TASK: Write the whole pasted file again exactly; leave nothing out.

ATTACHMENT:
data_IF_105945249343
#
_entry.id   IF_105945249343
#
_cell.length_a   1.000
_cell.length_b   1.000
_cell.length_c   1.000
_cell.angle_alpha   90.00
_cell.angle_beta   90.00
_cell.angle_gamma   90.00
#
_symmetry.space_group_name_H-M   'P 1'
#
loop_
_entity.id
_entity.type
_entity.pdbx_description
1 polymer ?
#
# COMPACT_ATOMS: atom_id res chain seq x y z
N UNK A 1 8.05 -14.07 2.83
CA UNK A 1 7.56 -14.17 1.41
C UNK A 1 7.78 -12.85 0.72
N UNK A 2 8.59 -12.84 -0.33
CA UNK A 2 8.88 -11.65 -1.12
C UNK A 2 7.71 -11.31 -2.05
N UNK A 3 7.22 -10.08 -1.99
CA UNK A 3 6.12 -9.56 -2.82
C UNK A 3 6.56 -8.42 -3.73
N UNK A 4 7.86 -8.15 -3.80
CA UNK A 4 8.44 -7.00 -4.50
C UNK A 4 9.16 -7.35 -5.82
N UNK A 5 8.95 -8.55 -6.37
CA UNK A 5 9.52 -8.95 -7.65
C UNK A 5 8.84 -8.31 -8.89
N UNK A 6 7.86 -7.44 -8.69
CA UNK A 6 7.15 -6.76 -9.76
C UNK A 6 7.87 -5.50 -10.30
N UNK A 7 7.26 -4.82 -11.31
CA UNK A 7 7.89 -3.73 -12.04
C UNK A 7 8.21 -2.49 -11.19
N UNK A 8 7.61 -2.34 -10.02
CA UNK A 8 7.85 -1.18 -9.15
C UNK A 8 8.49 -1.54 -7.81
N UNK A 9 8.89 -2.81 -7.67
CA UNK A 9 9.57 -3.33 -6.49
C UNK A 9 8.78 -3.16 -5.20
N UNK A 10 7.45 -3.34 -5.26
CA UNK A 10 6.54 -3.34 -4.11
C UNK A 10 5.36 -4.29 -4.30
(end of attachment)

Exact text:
data_IF_105945249343
#
_entry.id   IF_105945249343
#
_cell.length_a   1.000
_cell.length_b   1.000
_cell.length_c   1.000
_cell.angle_alpha   90.00
_cell.angle_beta   90.00
_cell.angle_gamma   90.00
#
_symmetry.space_group_name_H-M   'P 1'
#
loop_
_entity.id
_entity.type
_entity.pdbx_description
1 polymer ?
#
# COMPACT_ATOMS: atom_id res chain seq x y z
N UNK A 1 8.05 -14.07 2.83
CA UNK A 1 7.56 -14.17 1.41
C UNK A 1 7.78 -12.85 0.72
N UNK A 2 8.59 -12.84 -0.33
CA UNK A 2 8.88 -11.65 -1.12
C UNK A 2 7.71 -11.31 -2.05
N UNK A 3 7.22 -10.08 -1.99
CA UNK A 3 6.12 -9.56 -2.82
C UNK A 3 6.56 -8.42 -3.73
N UNK A 4 7.86 -8.15 -3.80
CA UNK A 4 8.44 -7.00 -4.50
C UNK A 4 9.16 -7.35 -5.82
N UNK A 5 8.95 -8.55 -6.37
CA UNK A 5 9.52 -8.95 -7.65
C UNK A 5 8.84 -8.31 -8.89
N UNK A 6 7.86 -7.44 -8.69
CA UNK A 6 7.15 -6.76 -9.76
C UNK A 6 7.87 -5.50 -10.30
N UNK A 7 7.26 -4.82 -11.31
CA UNK A 7 7.89 -3.73 -12.04
C UNK A 7 8.21 -2.49 -11.19
N UNK A 8 7.61 -2.34 -10.02
CA UNK A 8 7.85 -1.18 -9.15
C UNK A 8 8.49 -1.54 -7.81
N UNK A 9 8.89 -2.81 -7.67
CA UNK A 9 9.57 -3.33 -6.49
C UNK A 9 8.78 -3.16 -5.20
N UNK A 10 7.45 -3.34 -5.26
CA UNK A 10 6.54 -3.34 -4.11
C UNK A 10 5.36 -4.29 -4.30